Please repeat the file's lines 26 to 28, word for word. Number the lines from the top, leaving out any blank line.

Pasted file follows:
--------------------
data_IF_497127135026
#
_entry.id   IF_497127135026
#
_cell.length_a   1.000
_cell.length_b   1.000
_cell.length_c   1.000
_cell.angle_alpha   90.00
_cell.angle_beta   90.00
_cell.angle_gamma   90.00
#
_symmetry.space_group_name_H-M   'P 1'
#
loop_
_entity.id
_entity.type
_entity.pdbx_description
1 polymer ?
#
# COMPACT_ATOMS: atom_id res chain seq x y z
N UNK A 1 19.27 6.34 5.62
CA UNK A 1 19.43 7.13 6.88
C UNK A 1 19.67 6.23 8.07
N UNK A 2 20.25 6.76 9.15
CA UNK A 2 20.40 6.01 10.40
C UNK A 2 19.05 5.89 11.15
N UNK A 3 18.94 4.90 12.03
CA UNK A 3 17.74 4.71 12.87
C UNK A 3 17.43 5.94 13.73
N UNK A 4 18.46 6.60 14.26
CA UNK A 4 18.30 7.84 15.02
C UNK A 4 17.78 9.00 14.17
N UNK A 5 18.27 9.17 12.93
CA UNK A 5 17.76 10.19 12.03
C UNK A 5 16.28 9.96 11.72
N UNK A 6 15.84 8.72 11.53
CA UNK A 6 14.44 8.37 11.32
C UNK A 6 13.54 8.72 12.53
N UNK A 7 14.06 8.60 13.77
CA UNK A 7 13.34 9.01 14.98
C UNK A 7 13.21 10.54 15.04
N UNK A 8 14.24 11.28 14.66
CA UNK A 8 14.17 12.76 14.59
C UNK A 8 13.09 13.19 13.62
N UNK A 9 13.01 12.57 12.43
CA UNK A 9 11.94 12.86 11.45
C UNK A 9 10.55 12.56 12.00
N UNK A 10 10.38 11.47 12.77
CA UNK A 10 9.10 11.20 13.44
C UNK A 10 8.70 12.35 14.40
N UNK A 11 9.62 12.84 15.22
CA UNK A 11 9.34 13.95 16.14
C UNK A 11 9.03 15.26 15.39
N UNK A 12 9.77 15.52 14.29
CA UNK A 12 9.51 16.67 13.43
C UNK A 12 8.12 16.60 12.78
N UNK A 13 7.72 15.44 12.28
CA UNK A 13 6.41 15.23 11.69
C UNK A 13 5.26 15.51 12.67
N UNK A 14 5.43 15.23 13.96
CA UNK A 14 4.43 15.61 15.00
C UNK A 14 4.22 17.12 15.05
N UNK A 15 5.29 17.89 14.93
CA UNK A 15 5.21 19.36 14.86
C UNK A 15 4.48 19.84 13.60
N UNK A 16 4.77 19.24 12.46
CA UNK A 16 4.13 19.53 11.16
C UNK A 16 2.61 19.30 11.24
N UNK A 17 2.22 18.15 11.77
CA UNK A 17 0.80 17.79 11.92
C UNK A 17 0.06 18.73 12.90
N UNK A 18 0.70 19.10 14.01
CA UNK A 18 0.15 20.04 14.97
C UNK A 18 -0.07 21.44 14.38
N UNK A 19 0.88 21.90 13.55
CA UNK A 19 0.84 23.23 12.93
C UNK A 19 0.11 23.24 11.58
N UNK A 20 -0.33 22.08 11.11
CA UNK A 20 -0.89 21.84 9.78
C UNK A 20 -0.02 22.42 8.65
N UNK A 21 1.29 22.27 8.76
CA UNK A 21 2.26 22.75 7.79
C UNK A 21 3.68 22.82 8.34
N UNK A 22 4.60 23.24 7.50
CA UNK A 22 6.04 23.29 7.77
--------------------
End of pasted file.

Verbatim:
C UNK A 2 19.05 5.89 11.15
N UNK A 3 18.94 4.90 12.03
CA UNK A 3 17.74 4.71 12.87